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Sunday, May 28, 2006 - Page updated at 12:00 AM

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A little gray joins the colors at 35th Folklife

Seattle Times jazz critic

Baby boomers crooned "A Hard Day's Night" on the Bagley Lawn, bare-chested high-schoolers spun and swirled by the International Fountain, a Celtic fiddler lit up the Nesholm Family Lecture Hall with a gorgeous air, and a Lebanese reed player sliced through the Rainier Room with an ear-splitting, double-reed zurna.

It's Folklife weekend again, and all is well in the Emerald City.

Except for the weather, which has been unseasonably cold and a little wet. Rain doused the Friday crowd, and a gray sky dribbled from time to time Saturday afternoon.

Friday attendance was light, even less than usual for opening night, according to a random sample of vendors.

Though the Roadhouse and Big Bamboo halls were full of dancers, as always, the Friday grounds belonged to high-school kids.

Many rallied for the hip-hop show at the Mural Amphitheatre. The Breaking Point Dance Company, featuring students from Meadowdale and Edmonds-Woodway, busted snappy, coordinated moves.

Kid rock bands held forth on the Bagley Lawn and Fountain Lawn, where marijuana and cigar smoke billowed in the air (don't tell Mom) and girls and boys huddled in groups, eyeing each other.

The first big event of this year's Arab cultural focus, the Arab Dance at Center House Court, was poorly attended, which is too bad, since the throbbing band, led by local oud (lute) player Maurice Rouman, was flat-out terrific. One tall, gray-haired gentleman managed to get a circle dance going in the middle of the floor.

"People will come for the big show Sunday," said Amineh Ayyad, a local artist who grew up in Syria and curated the arts show "Where We Are Now" in the Orcas Room.

Ayyad was referring to the 7 p.m. gala today at McCaw Hall, featuring guest artists Simon Shaheen (who plays oud), vocalist May Nasr and nay (flute) player Nadim Dlaikan.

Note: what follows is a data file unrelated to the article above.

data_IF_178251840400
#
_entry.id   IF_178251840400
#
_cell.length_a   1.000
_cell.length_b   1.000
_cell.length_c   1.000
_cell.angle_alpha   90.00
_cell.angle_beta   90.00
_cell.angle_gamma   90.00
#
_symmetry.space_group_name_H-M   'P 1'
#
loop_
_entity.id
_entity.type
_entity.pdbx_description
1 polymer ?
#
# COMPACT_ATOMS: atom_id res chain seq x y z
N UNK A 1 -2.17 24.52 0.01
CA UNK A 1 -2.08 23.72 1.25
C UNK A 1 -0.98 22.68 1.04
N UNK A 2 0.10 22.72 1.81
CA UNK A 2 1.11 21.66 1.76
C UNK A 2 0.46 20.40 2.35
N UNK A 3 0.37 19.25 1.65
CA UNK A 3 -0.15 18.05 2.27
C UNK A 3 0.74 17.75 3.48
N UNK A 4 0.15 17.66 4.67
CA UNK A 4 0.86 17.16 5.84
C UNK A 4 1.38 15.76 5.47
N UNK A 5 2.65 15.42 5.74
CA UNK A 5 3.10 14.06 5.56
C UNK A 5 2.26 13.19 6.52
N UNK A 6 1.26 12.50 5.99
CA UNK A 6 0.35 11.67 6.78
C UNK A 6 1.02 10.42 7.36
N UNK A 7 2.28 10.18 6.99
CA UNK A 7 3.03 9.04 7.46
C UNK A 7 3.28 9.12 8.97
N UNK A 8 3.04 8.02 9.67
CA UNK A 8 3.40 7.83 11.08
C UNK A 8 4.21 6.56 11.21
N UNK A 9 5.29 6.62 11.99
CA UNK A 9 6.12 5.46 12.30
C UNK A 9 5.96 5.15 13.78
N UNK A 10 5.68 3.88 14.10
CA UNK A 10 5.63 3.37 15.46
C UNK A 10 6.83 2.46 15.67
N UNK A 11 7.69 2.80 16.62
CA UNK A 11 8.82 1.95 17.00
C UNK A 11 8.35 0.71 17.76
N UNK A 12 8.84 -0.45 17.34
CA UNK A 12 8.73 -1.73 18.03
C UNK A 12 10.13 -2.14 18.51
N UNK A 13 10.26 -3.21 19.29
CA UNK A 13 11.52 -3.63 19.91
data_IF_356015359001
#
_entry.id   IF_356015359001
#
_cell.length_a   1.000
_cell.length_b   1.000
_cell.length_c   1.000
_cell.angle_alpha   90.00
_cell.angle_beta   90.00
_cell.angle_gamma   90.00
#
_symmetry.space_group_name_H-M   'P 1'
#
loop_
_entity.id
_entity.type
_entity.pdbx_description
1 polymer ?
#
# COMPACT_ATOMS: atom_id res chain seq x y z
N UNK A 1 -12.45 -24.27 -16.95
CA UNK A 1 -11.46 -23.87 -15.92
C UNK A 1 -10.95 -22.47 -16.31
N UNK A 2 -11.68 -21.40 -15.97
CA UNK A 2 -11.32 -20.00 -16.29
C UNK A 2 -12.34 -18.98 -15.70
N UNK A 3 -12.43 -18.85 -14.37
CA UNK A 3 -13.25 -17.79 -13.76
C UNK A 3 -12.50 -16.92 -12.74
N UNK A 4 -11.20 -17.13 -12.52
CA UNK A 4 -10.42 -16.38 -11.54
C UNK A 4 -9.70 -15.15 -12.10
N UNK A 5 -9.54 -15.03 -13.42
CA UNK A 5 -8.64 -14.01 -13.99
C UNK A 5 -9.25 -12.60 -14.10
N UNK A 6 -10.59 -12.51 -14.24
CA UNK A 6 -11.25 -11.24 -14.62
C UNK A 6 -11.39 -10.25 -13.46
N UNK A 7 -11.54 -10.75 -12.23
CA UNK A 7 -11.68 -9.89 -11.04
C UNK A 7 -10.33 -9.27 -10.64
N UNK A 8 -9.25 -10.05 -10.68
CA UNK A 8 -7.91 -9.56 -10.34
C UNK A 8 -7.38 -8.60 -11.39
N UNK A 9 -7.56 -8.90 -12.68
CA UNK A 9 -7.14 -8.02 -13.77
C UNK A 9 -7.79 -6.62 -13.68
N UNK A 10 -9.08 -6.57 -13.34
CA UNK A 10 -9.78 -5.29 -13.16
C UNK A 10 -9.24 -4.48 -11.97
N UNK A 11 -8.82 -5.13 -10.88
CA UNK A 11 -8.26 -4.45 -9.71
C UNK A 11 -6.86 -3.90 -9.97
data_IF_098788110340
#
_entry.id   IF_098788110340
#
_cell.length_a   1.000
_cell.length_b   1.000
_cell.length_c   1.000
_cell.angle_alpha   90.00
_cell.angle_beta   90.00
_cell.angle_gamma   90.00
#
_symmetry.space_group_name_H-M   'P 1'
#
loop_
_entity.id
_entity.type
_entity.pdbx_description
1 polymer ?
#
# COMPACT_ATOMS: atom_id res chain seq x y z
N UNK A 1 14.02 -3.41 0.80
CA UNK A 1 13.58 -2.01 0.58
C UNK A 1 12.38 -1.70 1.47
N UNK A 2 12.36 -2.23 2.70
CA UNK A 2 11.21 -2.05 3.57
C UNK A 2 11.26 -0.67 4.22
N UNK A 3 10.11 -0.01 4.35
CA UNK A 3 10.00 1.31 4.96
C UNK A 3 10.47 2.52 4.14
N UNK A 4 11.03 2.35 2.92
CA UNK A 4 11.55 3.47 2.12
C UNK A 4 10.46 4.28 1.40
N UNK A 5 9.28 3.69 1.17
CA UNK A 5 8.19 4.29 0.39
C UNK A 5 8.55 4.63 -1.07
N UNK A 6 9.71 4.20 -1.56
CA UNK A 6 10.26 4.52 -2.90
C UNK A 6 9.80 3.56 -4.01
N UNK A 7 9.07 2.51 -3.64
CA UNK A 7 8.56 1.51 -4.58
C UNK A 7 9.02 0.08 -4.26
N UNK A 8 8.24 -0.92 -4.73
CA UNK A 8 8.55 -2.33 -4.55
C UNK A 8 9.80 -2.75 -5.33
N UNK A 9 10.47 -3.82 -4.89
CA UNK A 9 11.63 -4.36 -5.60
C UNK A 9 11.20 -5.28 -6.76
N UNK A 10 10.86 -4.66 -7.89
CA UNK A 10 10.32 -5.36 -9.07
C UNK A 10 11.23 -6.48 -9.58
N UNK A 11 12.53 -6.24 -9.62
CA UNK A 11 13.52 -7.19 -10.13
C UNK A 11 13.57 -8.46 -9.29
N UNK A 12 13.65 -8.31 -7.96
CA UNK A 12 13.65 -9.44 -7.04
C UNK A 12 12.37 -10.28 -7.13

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Ayyad's photographs, "Peace in Palestine," and Nuha Sinno's textilelike ink-on-paper works are compelling.

Dlaikan, an affable performer who explained his music in a nonpedantic way, delivered a lovely set in the Rainier Room Saturday.

In the superb "In the Land of the Free?" documentary showing at the Eve Alvord Theatre, two professional Jordanian men living in Seattle noted with some irony that they had immigrated to America because it was a more open society.

After 9/11, they said, they felt less able to speak their minds here than in Jordan.

As always, Folklife represented cultures from all over the world.

One of the biggest highlights was a virtuoso performance on xylophone by one of the guest artists from Thailand who joined the local Chaopraya Ensemble.

Incredibly, the famous Thai classical vocalist Sutjit Anantakul flew to Seattle from Thailand to sing three songs with the group Friday, then flew back home Saturday.

The Indian dance special at McCaw Hall Saturday morning showcased the Odissi classical dance of the excellent group Urvasi, with a spotlight on dancer Aimée Machiels.

Friday night, local Okinawans sang along with the group Ukwanshin Kabudan's popular folk songs.

Some had came out to support group member Mako Willett, who lives in Everett and teaches sanshi (a three-stringed lute, like the Japanese shamisen).

There's lots more to choose from at Folklife over the next two days. The 35th annual festival ends Monday night.

Paul de Barros: 206-464-3247 or pdebarros@seattletimes.com

Copyright © 2006 The Seattle Times Company

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